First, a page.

The design and decoration of the Toonseum, located on Liberty Avenue downtown, is appropriately eccentric for one of just three cartoon museums in the United States. “Bam!” and “Pow!” are printed above the entrance in red and blue bubbles. From there, the museum greets customers with a gift shop, that more closely resembles a comic shop featuring a large collection of comics, graphic novels and action figures. Beyond that is the first of two exhibits that regularly change throughout the year.
This time around, one of those exhibits is all about what might be America’s greatest female comic icon: Wonder Woman.
Although National Women’s Month has just begun, the newest ToonSeum exhibit, “Wonder Woman: On Page and Off,” has been on display for more than a month. It runs until March 30 and features about 50 pieces of cartoon art and comic strips, representing female characters front and center. There’s more than just Wonder Woman, though. In fact, there are female characters in roles of all kinds, from heroines to housewives. The exhibit represents women from a woman’s point of view.
For the new “Wonder Woman” exhibit, Joe Wos, the executive director of the ToonSeum, said he’s excited to try something new.
“We really wanted to do something different with this exhibit,” Wos, executive director and founder of the ToonSeum, said.
The artwork is spread across the first room of the exhibit, organized by time from the Great Depression to the Underground era and second-wave feminism that began in the 1960s. It shows a distinct evolution in the world of comics and the barriers that women broke. Another distinct aspect of the exhibit is that almost all of the art is drawn entirely by female artists.
“More than 90 percent of the comics are drawn by women portraying women,” Wos said.
Whether the women are sex symbols or housewives, this layer of the exhibit denotes the struggles women faced through the years, and it shows the different ways women have portrayed themselves over time.
There are only two exceptions to this female-drawn, female-only dynamic. The “We Can Do It!” poster created by Pittsburgh artist J. Howard Miller was included because of its iconic portrayal of Rosie the Riveter. The second exception is a piece depicting Andy Warhol that they decided to include because of its relation to Pittsburgh.
Alexa Dickinson Pontzer, executive assistant at the ToonSeum, said that she believes the exhibit can be a source of inspiration for modern women.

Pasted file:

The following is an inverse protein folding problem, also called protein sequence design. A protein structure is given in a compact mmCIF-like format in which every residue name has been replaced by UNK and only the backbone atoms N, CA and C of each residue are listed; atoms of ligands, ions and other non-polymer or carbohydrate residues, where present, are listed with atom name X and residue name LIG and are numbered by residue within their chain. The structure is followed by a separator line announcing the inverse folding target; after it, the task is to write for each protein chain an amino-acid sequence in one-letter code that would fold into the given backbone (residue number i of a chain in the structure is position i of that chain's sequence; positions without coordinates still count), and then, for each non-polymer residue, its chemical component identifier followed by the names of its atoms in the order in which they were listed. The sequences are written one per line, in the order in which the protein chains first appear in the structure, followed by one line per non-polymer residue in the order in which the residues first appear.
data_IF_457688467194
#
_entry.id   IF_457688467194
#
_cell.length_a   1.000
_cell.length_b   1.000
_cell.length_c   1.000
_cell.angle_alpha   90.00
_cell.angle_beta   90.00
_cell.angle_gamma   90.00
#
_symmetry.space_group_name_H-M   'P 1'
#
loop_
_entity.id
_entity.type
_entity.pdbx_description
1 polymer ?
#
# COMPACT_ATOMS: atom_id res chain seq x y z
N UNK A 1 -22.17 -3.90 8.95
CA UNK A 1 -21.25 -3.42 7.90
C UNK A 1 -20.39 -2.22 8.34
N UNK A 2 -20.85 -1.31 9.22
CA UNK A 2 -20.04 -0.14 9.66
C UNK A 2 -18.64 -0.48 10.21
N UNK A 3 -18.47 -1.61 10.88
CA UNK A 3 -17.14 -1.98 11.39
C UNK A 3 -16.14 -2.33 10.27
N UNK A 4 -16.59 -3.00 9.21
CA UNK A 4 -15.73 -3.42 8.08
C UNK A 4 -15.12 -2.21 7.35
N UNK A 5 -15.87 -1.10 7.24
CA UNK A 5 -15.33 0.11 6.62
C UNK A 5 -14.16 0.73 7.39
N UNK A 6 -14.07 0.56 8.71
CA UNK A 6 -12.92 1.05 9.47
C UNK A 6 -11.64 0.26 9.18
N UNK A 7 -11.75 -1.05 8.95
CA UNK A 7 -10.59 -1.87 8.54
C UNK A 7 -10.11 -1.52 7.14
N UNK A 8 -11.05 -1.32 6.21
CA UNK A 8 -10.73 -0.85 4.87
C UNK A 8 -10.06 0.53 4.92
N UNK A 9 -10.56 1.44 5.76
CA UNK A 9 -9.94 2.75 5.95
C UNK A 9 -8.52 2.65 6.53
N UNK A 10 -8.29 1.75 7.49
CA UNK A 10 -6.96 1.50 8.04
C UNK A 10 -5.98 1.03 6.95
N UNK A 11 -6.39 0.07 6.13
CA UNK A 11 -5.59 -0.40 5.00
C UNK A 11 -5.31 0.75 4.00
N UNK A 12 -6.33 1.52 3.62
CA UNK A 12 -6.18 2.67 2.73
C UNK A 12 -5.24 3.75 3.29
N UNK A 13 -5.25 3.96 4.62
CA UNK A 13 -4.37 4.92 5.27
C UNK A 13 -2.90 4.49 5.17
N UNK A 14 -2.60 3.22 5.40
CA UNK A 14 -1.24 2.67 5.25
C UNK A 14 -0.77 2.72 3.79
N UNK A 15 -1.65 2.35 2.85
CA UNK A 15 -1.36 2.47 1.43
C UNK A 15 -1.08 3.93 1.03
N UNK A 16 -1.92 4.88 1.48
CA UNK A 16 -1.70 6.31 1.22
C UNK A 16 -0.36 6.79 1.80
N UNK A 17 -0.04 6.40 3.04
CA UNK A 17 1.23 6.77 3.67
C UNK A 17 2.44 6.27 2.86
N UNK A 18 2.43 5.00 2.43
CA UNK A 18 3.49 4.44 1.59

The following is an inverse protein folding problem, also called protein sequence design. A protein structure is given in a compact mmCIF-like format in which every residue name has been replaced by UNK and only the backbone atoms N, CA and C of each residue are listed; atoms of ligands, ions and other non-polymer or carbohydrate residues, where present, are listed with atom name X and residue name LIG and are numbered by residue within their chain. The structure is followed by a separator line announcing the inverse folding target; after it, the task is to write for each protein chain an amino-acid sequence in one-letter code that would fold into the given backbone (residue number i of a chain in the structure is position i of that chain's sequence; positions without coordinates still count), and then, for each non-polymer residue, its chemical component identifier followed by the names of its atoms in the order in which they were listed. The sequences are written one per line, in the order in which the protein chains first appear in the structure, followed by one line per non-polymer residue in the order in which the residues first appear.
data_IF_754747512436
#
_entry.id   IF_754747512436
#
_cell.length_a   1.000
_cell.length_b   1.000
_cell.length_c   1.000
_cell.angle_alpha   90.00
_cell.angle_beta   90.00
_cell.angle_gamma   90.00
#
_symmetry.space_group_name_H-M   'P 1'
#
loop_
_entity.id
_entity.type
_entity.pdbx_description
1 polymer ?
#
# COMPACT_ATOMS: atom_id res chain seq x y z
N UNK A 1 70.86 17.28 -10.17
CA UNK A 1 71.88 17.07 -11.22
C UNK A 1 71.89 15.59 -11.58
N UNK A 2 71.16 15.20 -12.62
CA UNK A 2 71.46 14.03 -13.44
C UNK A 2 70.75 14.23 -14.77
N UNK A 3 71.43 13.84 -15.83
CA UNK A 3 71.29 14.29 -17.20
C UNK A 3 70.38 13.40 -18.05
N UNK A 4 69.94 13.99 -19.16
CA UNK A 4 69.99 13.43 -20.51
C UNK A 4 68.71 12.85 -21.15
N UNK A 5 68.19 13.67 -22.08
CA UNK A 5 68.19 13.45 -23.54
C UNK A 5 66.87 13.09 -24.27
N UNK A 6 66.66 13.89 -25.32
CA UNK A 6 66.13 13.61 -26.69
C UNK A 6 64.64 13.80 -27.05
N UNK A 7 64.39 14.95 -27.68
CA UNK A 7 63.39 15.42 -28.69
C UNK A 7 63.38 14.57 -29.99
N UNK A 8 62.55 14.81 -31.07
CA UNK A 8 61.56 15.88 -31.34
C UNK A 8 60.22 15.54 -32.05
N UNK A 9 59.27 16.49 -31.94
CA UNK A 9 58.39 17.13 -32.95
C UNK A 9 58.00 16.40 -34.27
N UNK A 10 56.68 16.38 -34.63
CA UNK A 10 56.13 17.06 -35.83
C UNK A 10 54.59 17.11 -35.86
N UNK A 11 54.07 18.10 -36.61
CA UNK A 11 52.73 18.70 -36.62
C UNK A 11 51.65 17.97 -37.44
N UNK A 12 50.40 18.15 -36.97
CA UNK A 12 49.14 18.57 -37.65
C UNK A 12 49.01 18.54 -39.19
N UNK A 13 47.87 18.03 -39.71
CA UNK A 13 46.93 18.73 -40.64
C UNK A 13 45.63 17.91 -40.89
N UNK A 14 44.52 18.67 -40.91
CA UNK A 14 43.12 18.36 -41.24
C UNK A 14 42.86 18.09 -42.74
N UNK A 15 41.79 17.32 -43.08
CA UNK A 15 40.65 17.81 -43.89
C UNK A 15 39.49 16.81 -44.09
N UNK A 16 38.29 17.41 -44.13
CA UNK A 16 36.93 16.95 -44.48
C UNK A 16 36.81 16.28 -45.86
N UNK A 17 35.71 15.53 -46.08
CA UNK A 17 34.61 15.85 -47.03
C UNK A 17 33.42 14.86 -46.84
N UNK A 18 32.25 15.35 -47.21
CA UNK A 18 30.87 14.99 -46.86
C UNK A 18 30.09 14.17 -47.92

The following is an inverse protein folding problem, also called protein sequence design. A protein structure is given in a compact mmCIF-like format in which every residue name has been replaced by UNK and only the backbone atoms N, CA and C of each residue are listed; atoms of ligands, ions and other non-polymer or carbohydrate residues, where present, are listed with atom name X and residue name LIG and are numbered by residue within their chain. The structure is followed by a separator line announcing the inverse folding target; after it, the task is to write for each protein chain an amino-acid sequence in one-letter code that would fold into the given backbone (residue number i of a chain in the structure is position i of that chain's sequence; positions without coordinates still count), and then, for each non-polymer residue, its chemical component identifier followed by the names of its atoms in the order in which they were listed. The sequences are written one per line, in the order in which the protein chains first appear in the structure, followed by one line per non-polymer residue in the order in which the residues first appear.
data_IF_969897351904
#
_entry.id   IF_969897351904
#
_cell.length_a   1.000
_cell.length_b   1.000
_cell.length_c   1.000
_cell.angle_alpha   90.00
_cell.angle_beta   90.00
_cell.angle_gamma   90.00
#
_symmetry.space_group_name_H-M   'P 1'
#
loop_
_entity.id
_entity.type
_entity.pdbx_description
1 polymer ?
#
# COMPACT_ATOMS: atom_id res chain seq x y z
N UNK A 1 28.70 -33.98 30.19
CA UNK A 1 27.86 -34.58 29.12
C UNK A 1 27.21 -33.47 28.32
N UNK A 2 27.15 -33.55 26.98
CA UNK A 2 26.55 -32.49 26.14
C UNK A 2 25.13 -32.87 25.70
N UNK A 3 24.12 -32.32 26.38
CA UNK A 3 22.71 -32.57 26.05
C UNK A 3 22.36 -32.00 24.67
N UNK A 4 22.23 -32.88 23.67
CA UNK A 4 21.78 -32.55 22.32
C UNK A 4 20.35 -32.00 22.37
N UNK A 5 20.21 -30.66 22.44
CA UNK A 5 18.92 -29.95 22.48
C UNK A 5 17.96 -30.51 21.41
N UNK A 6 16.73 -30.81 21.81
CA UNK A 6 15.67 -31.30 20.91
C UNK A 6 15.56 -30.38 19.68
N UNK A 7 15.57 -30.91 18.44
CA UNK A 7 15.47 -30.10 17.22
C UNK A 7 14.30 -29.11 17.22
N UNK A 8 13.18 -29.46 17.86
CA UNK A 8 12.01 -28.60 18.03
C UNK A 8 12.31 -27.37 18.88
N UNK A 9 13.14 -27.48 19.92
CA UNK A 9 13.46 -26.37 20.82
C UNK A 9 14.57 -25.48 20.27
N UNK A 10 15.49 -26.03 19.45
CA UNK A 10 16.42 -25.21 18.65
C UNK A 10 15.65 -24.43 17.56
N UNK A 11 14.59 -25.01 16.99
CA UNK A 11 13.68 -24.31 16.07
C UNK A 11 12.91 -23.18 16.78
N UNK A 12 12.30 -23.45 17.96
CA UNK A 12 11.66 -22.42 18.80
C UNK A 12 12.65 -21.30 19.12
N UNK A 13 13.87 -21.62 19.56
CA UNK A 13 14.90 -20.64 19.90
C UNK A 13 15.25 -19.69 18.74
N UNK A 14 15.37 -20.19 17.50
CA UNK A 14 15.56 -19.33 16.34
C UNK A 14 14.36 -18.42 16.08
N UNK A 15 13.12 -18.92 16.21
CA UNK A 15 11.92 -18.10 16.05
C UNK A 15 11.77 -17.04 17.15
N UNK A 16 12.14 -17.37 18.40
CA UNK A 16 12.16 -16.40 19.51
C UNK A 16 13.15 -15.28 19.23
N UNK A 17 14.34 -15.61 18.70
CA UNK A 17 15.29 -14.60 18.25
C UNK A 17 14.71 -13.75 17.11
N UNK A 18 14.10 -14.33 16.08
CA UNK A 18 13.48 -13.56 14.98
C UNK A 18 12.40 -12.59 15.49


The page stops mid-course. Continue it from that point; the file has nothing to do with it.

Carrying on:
“I think it’s very important that women who want to do something can do it,” Pontzer said.
Pittsburgh has its own history of successful female cartoonists. Pittsburgh-area native Jackie Ormes, the first African-American female cartoonist, penned cartoons for African-American newspapers such as The Chicago Defender and Pittsburgh Courier. Pittsburgh is also the city in which Miller created the iconic “We Can Do It!” poster.
In the exhibit, there’s also a presence — however small — of local female comic artists within the area. Mandi Bridgeman, the marketing and programming director of the ToonSeum, was involved in finding these Pittsburgh artists and bringing their work into the exhibit.
“It was a challenge because there’s a very select number of local woman artists in the Pittsburgh area,” Bridgeman said.
Some of these artists include Diana Zourelias, Lizzee Solomon and Nora Thompson, all of whom contributed a piece to the show.
But while other female characters receive some attention, Wonder Woman remains at the center of any discussion about portrayals of women in comics.
Wonder Woman was created in the early 1940s by psychologist William Moulton Marston. Marston developed the character at the suggestion of his wife, Elizabeth Marston, at a time when DC Comics was dominated by male characters such as Batman, Green Lantern and Superman during World War II. She was created as an icon to whom women could relate, though creative control remained in the hands of men.
Because of Wonder Woman’s history and conception, it was hard to find artwork of her that was drawn entirely by female artists. That’s where iconic comic artist and Wonder Woman cartoonist Trina Robbins came in.
A good portion of the exhibit derives from Robbins’ personal collection. Robbins, an expert in women’s comics and a self-titled “herstorian,” started as an underground artist in San Francisco in the ’70s and ’80s before she began work on mainstream comics. Her career in the comic world spans 30 years, with five published books and an involvement drawing Wonder Woman since the early ’80s.
“We wanted to feature Wonder Woman. For that, we had to rely heavily on Trina Robbins,” Wos said.
Other comics featured in the exhibit include “The Pajama Diaries” by Terri Libenson and “For Better or for Worse” by Lynn Johnston. Twenty-five pieces in the exhibit also come from Wos’ own collection.
“I started collecting them while attending Carlow University. It’s my connection to this history,” Wos said.
For Pontzer, each of these pieces is a testament to the way these women persevered in a medium through which they were distinctly underrepresented.
“The fact that women had to jump through hoops and break barriers to create this art is incredible,” Pontzer said. “I can’t think of anywhere else where I can go to see this kind of amazing artwork.”